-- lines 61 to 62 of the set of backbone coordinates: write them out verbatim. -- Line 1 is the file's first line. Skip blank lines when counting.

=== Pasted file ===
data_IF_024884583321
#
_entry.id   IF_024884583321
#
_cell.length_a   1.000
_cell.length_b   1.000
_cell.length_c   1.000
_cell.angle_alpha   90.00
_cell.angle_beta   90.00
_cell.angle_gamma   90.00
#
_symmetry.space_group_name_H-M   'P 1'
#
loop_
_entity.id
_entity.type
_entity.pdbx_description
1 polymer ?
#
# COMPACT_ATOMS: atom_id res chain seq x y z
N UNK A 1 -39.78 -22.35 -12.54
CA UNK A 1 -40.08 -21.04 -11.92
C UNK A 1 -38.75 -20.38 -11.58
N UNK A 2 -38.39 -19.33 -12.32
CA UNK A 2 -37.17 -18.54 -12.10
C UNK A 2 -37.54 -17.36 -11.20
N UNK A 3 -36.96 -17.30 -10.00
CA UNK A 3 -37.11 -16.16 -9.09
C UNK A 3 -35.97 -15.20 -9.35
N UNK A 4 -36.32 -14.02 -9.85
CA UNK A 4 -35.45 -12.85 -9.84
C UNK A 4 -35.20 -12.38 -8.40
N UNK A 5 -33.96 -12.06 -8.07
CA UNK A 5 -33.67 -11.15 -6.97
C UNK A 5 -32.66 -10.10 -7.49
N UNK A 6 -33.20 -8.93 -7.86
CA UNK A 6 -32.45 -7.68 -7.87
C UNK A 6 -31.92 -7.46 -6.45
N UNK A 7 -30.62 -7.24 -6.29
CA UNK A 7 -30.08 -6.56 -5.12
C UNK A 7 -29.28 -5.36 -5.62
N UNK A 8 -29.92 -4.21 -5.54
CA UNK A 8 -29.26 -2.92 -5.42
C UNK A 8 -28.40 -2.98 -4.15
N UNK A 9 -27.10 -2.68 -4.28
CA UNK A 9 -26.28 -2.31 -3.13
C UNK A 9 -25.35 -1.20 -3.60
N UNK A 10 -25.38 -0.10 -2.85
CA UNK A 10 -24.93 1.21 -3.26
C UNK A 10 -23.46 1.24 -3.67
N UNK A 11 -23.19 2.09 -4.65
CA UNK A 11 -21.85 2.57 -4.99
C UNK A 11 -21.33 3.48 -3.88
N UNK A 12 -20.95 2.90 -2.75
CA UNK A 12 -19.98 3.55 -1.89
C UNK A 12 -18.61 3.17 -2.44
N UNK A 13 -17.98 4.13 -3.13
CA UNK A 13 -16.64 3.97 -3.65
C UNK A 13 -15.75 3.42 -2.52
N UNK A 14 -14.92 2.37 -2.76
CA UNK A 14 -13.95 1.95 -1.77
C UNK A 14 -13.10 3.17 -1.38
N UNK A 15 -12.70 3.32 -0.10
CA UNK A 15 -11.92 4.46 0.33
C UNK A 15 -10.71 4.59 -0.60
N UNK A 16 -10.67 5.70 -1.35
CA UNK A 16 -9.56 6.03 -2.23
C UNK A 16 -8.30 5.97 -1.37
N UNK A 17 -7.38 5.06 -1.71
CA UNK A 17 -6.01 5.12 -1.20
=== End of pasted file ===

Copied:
CA UNK A 14 -13.95 1.95 -1.77
C UNK A 14 -13.10 3.17 -1.38